The WYSIWYG Text Editor
When editing pages you will see a toolbar menu that provides a "What You See Is What You Get" (WYSIWYG) display to speed up your formatting of content on your website. If you are comfortable with HTML code, you can click the Source button to edit the source directly.
The WYSIWYG toolbar has “MS Word-like” buttons to align and style text as well as add links, insert and upload images. One of the most important features is the paste from MS Word (the button that looks like a clipboard with a Word icon on it – W letter). If you are cutting and pasting directly from a Microsoft Office document, clicking this button before doing so may help preserve some of the styling and formatting from your Word doc.
Editor Toolbar explained
For each option in the toolbar, you can roll over the icon to read the rollover text to see that action each accomplishes.
Maximize your editing screen when working on long pages.
Bold, italic, superscript, subscript, remove formatting.
Add a hyperlink to internal and external content, unlink, and add an anchor link.
Align left, center, and right.
Bullets, Insert/Remove numbered list, decrease indent, increase indent.
For numbered lists, you can customize the list style, which defaults to numerical digits. Other options include roman numerals (e.g. i, ii, iii) and letters (e.g. a, b, c). Right click on a numbered list item after adding it, and then select "Numbered list properties" to change the list style. See examples on our demo site.
Insert text, insert Word content.
Insert/upload images and embed video
Used to embed images into the web page as well as style the images to float left, right or center. See detailed instructions for embedding and stylizing images to learn more.
Insert a callout block, made up of a title and body. Used to call out some notable information.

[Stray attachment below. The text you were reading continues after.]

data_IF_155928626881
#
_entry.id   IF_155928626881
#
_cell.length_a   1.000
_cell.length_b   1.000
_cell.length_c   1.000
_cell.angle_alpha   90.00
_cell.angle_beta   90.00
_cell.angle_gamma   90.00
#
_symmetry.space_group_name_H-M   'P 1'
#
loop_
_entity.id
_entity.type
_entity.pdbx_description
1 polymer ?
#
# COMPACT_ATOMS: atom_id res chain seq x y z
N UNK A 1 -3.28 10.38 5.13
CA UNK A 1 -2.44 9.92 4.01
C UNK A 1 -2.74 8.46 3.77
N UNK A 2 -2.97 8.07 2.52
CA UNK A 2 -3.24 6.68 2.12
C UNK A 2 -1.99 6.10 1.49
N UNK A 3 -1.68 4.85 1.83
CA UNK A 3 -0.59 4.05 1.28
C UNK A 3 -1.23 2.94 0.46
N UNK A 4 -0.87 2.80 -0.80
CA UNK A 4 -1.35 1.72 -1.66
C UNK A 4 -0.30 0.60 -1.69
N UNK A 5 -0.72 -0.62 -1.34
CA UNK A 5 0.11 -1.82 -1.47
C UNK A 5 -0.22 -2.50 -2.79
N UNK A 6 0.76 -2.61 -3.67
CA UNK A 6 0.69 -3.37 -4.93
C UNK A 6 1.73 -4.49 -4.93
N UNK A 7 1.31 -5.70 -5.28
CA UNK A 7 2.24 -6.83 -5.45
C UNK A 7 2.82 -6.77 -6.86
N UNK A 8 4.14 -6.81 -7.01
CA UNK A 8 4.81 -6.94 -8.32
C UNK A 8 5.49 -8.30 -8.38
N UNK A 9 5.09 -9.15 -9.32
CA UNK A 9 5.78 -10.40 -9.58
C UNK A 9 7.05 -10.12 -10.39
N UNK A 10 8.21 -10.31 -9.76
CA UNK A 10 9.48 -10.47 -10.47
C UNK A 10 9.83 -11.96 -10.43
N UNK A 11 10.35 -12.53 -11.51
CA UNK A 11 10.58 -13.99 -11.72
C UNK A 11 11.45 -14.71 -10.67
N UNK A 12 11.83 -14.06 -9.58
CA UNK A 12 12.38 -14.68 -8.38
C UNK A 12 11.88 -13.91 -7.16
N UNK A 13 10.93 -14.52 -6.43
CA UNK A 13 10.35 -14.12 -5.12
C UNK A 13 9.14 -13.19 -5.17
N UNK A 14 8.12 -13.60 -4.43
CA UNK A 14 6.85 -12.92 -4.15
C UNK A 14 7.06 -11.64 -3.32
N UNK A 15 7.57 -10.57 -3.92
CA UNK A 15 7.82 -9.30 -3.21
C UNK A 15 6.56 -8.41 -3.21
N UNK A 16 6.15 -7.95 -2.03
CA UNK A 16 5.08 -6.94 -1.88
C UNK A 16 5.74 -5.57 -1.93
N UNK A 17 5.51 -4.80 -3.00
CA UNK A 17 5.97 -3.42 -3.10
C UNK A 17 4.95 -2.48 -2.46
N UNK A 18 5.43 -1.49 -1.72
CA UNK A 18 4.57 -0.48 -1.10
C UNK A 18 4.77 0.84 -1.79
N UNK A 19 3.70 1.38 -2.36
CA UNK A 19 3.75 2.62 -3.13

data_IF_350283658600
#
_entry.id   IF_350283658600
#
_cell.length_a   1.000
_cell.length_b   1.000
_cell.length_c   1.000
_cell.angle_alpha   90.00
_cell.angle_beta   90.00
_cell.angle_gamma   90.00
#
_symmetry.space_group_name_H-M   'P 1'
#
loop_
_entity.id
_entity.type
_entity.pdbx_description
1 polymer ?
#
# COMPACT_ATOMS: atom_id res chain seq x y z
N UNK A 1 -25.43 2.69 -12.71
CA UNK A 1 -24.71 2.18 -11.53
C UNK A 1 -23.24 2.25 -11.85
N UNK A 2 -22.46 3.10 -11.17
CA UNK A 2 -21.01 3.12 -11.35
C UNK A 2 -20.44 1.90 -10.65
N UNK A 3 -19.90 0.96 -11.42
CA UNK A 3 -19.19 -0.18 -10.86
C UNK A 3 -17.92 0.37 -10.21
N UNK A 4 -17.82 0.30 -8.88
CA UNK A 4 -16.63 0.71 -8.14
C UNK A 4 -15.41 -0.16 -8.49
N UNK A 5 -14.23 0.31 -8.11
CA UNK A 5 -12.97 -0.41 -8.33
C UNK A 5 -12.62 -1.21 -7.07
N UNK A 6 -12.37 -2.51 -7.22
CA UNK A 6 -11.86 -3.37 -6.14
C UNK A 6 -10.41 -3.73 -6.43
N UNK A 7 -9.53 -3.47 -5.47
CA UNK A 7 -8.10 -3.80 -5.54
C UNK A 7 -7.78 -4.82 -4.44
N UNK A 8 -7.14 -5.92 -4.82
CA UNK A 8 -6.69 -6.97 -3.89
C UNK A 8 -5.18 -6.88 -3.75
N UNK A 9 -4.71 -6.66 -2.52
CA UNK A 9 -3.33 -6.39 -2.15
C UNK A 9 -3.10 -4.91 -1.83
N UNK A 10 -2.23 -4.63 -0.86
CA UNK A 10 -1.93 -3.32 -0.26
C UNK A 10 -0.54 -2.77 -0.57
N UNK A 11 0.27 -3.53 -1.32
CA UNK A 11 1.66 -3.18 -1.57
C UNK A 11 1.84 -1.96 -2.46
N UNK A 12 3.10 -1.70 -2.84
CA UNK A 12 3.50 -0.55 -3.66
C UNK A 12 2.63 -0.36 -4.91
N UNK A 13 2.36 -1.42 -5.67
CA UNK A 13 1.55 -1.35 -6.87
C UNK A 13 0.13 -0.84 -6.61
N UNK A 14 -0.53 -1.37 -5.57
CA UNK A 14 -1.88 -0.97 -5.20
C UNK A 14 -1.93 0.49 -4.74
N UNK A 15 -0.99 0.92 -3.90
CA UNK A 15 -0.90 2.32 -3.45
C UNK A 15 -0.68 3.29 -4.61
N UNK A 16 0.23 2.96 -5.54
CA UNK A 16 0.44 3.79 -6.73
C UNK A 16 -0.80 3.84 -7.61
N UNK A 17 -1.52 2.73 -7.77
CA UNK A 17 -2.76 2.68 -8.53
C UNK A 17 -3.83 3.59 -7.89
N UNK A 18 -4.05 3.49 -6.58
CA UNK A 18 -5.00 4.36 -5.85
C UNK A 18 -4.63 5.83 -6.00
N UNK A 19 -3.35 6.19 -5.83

Insert styled quote, insert table.
Tables can be aligned left, center, or right. If you right-click any table in the WYSIWYG editor, you can open the Table Properties dialog, which allows you to convert the first row or column into headers, add a caption, and adjust other properties.
Insert iframe, view HTML source.
Use Set Language when entering non-English text. This allows a screen reader to recognize text as another language and properly read it aloud. Highlight your text and select the language from the dropdown. It will add code around the text that is invisible to you. To see the code, click the Source icon.
Adds a horizontal rule for helping to create visual separation of topics.
The Omega symbol is used to add special or foreign characters. Use the Omega symbol to enter the following characters (and more) into the body of text. To enter them into the Title field, you will need to use the keyboard or cut and paste.
Used to style text as code, using a monospace font and has only specialized use cases.
Used to control the format and purpose of the text. Headings start at heading level 2 instead of level 1 because level 1 is always reserved for the page title. See more information on heading styles below. The "Formatted" option should be used for pre-formatted text only, like a block of code.
Used to apply a style to the highlighted text.
To create a Primary (solid background) or Secondary (Outline) button, add a hyperlink to text, select that link and chose a style from the drop-down.
Muted headings (h2 and h3) can be added by first adding the heading text to a new line, then selecting Muted H2 or Muted H3 from the drop-down. These styles apply a smaller font size to the headings.
Not all sites have styles available. Refer to Additional Styling Options for more information.
Use appropriate headings to create page structure for an accessible site and to improve visual readability.
When creating a heading, always start with the highest number. If there are sub-headings within that heading, use a level one lower than that one. Do not go out of order to get a particular visual look, as that will cause confusion for visitors using screen readers or other assistive technologies.
Avoid the use of bold for headings - users using assistive technology like screen readers may not be able to distinguish between bold and normal text, but will be able to distinguish between various headings.
When editing a page, you may notice that some words have a red underline. This indicates that your browser's spell checker has found a word that may be misspelled.
To see the suggested alternate spellings:
- Cmd + Click (Mac)
- Ctrl + Click (Windows)
Then select the alternate word.